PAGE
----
In addition, fathers are charged with the tremendous responsibility of providing their children with the teaching of God’s Word. God emphasizes the importance of parental instruction in spiritual things when He says, “And these words, which I command you today shall be in your heart; you shall teach them diligently to your children, and shall talk of them when you sit in your house, when you walk by the way, when you lie down, and when you rise up” (Deuteronomy 6:6-7). The Apostle Paul affirmed those instructions when he said, “And you, fathers…bring (your children) up in the training and admonition of the Lord” (Ephesians 6:4). God commands fathers to diligently teach His Word to their children. And yet in many Christian families, the spiritual instructions of children is limited to one or two hours of a Sunday morning, and if there is spiritual instruction in the home, it is often the mother who assumes the responsibility. But according to God’s Word, the father is to assume the primary responsibility of instructing children in the truths of the Bible. That does not mean that the father will do all the teaching, but the father is to be the child’s primary instructor. Judges 2 tells the sad account of a generation of fathers who knew God, but they failed to take time to bring up their children in the admonition of the Lord, with the result that those children served Baal rather than the Lord.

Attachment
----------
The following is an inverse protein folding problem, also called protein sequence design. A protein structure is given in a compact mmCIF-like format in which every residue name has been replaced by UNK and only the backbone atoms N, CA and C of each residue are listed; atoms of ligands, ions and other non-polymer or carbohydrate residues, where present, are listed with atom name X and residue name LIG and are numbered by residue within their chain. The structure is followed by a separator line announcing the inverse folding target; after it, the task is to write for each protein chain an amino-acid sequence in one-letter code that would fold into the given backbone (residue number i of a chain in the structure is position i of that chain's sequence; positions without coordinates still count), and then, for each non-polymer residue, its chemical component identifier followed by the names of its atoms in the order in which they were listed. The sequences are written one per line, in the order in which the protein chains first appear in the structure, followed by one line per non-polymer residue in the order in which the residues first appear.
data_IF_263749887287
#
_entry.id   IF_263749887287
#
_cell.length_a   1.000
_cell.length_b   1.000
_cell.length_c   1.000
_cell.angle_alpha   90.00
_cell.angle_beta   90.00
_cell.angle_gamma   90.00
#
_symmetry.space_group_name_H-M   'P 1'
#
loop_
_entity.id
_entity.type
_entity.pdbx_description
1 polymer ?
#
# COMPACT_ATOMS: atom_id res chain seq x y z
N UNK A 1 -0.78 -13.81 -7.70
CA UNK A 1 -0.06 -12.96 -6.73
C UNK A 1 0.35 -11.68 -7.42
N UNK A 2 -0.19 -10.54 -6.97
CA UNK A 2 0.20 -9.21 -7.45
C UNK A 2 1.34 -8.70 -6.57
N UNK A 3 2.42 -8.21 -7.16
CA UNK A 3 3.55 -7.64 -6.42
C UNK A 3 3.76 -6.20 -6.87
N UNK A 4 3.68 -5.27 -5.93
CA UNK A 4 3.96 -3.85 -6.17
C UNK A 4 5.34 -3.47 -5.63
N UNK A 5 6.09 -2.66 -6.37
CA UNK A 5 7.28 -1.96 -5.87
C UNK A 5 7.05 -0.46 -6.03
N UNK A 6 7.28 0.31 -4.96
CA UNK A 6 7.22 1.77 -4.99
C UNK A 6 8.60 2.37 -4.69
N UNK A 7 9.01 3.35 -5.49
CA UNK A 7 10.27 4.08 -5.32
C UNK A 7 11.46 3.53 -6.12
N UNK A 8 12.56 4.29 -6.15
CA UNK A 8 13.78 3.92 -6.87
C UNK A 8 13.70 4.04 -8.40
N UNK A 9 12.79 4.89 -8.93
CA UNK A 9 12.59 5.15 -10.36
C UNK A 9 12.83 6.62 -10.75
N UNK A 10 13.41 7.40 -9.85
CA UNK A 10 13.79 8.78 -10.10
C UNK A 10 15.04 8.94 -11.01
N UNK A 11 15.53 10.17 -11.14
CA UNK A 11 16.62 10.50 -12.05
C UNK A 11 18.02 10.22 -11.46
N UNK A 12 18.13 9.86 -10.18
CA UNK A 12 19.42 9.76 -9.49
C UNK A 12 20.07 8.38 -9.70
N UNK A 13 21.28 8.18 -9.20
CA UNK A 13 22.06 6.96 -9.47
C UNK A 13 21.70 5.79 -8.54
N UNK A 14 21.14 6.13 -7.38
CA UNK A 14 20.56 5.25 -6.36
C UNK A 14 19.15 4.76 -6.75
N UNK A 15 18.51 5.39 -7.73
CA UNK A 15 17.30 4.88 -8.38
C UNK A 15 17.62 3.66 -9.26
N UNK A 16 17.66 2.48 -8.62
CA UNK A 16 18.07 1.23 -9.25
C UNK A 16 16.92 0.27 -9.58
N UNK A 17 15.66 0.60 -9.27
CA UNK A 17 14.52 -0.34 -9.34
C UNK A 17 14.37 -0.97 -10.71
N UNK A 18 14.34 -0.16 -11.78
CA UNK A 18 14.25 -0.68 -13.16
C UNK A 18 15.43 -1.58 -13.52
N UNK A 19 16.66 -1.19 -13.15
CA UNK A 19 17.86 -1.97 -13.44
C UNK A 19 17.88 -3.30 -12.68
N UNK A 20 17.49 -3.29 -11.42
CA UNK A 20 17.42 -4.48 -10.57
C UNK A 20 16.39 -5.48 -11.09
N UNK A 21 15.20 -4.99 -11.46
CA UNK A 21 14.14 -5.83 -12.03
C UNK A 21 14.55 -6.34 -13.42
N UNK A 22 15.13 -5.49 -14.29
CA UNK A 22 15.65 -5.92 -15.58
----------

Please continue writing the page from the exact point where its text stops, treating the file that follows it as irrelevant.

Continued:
I cannot think of a more effective method of spiritual instruction in the home than a daily family devotional time, when the entire family gathers to be instructed from God’s Word and to pray. The father, if possible, should be the leader, and the format of instruction should be suited to the child’s age. Younger children like to hear parents read Bible stories, and from those stories practical applications can be made for daily living. For example, when reading the story of Ahab and Naboth’s vineyard, children can be warned of the sin of greed. If other children are playing with a toy that your child wants, and he snatches it away from them, then he is like Ahab. There is no better place for a child to be taught from the Scriptures, than in his own home and from his own father.
The father is not only to provide, but also to protect. Most fathers are quick to provide physical protection for their children. Dr. George Truett told about a man who many years ago was driving his wagon with a team of horses on a country road. Somehow, the horses became frightened, and they rushed on despite all his efforts to restrain them. Eventually, he was thrown from the wagon, but he held on to the lines, as on and on the frightened horses ran. He was dragged over fields and rocks and stones and bushes. His neighbors saw him and called to him to let go (to release the reins), and yet he held on until at last his weight brought the horses to a standstill. When the neighbors came up and found him bleeding and bruised so that in a little while he died, they could not restrain their protest. “Why didn’t you let the horses go; why didn’t you turn them loose?” He whispered in reply, “Look in the wagon.” They looked in the wagon, and there was his two-year-old boy. The father had given his life to save his little boy from tragic death. Such behavior is commendable and is worthy of our applause, and am sure there are many fathers today who would have shown the same commitment, and would have done the same thing.